[Marxism] Consumer Culture
DLVinvest at cs.com
DLVinvest at cs.com
Thu Apr 29 19:39:46 MDT 2004
"Culture" must first be produced before it can be consumed.
Capitalists are usually more class-conscious than workers, and especially
conscious of the war they wage every day -- the class struggle -- to extract the
maximum possible value from the labor of the workers (who trade chunks of
their time on earth for a wage for the means of subsistence) and to keep them from
becoming conscious of the source of their own misery. Capitalists push
consumption -- the purchase of commodities -- in order to realize the profit
embodied in those "goods", but they push "consumerism" -- the notion that one's
identity and the meaning of one's life are contained and expressed through what we
"consume" -- to keep people from recognizing that value is derived from human
labor, that is, in the process of production, not in the process of
consumption. This ideology (and the commodity "fetishism" that is embedded in capitalist
production) is especially appealing to people who are cut off from productive
labor -- and there may be a "law" that the appeal of consumption as a
defining characteristic of human life (or the primary aspect of personality) to
individual "consumers" and households and sectors of the population grows in direct
proportion not only to what conventional economists (bourgeois apologists)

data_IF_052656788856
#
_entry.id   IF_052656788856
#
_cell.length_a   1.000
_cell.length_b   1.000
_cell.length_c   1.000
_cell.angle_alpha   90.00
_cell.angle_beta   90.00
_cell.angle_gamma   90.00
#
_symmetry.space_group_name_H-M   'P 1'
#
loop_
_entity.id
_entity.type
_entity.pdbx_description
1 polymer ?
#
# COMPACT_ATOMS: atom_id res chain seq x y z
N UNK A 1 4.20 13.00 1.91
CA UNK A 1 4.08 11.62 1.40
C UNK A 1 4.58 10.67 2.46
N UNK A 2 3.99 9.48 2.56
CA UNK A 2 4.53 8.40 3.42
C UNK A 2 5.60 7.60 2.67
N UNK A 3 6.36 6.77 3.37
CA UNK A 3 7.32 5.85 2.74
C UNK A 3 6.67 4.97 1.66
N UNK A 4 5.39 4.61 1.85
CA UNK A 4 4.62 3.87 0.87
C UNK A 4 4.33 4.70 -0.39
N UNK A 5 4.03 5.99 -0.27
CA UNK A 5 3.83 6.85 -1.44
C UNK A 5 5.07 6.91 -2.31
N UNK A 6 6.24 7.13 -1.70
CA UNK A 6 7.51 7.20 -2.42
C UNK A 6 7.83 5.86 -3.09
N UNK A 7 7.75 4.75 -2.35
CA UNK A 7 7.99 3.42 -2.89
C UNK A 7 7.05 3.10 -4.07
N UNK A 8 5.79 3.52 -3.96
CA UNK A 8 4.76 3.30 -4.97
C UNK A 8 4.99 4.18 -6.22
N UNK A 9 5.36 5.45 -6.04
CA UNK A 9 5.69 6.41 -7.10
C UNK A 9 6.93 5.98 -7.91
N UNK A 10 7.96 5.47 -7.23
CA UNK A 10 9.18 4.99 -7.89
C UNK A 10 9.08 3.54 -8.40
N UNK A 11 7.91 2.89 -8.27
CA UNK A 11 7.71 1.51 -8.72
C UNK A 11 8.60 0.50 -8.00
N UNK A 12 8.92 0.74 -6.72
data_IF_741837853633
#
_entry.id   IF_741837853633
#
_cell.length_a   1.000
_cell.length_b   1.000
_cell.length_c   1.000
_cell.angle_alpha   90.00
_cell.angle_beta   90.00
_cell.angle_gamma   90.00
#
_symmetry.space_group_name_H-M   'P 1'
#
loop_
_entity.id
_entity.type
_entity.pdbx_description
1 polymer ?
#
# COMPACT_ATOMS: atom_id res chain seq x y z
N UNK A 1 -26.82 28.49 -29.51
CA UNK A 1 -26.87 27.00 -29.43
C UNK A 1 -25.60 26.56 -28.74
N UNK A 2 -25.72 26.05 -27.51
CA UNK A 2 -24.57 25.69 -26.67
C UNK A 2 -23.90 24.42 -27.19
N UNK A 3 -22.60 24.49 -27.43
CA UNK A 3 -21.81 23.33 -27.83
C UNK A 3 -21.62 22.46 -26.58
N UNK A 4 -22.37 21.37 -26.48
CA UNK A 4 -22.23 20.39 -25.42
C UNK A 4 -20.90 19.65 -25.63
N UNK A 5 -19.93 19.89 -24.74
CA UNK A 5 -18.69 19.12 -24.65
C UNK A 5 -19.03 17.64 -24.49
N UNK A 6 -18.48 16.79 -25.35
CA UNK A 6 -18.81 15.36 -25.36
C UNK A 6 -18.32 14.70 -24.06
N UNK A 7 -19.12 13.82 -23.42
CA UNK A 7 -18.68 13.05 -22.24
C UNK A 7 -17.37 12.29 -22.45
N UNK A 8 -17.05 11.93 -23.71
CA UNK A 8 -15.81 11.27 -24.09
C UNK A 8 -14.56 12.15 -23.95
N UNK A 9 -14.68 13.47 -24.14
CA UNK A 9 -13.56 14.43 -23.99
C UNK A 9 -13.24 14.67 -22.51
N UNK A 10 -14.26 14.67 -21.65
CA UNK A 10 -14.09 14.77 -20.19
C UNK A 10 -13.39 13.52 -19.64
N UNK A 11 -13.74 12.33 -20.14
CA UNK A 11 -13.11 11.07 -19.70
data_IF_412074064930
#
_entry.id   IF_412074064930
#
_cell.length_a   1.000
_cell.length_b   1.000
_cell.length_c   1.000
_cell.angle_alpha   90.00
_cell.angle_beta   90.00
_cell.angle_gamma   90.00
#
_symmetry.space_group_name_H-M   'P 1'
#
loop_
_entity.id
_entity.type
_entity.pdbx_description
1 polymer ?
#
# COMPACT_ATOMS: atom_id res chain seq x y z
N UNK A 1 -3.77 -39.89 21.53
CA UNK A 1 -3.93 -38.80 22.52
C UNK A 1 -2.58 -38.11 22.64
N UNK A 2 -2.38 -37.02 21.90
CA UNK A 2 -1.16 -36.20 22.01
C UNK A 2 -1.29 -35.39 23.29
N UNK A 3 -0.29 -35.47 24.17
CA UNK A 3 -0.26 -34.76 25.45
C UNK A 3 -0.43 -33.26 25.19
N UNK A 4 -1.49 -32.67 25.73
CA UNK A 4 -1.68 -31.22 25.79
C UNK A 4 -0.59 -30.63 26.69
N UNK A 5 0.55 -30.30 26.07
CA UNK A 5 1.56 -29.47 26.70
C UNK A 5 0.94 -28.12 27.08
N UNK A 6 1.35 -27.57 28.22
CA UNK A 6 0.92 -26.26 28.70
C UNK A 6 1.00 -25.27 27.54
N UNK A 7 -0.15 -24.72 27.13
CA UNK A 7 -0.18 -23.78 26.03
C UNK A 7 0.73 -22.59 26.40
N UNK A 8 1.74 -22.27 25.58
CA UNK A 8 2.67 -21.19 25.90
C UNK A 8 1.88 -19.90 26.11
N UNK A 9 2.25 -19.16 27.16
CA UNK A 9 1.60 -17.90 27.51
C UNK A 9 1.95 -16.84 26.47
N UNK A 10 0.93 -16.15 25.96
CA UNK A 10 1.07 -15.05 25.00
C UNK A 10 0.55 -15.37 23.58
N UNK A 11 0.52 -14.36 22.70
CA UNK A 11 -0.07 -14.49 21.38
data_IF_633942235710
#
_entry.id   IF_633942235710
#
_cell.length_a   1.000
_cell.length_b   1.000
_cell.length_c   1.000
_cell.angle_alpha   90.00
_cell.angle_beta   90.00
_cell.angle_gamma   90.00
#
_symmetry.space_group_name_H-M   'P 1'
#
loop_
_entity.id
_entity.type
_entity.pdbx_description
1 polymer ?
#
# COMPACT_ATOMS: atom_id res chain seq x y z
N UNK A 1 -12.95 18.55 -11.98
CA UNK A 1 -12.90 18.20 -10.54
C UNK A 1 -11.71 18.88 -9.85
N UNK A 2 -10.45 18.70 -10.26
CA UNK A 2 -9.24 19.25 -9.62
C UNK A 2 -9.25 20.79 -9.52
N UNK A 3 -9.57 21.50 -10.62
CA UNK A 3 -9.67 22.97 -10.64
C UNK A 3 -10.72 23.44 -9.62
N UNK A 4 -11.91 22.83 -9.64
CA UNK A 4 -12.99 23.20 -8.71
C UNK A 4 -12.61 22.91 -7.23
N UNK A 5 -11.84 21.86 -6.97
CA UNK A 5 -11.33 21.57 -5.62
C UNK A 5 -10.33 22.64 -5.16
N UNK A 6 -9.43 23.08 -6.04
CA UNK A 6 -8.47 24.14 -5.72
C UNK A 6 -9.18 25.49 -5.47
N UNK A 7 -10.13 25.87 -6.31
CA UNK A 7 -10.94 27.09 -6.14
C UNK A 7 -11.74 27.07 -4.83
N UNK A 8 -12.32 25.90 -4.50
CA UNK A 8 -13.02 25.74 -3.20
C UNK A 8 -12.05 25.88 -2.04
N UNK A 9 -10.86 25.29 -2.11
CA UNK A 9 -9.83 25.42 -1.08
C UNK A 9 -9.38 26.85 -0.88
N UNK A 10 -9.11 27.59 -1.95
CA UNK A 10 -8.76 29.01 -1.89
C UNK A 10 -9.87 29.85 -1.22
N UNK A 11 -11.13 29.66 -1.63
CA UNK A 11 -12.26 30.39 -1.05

call their "disposable income" but also to the physical and emotional distance
from actual participation in productive activity.
Recommendation: Read Marx to understand capitalist production and how it
produces classes and the way they think. Read Veblen on what they choose to
consume and why they think it's the be-all and end-all of life. But here's a
proposition for debate:
"The fundamental contradiction in the world today is between capitalist
production -- its dynamic compulsion to grow or die -- and the capacity of the
earth to sustain it without exhausting itself and the environment that sustains
all life, and therefore between the rule of capitalists and the survival of
life itself, including especially the rest of humanity as that form of life
conscious of the threat and capable of choosing between utopia or oblivion "
Douglas L. Vaughan, Jr.
for Print, Film & Electronic Media
3140 W. 32nd Ave.
Denver CO 80211
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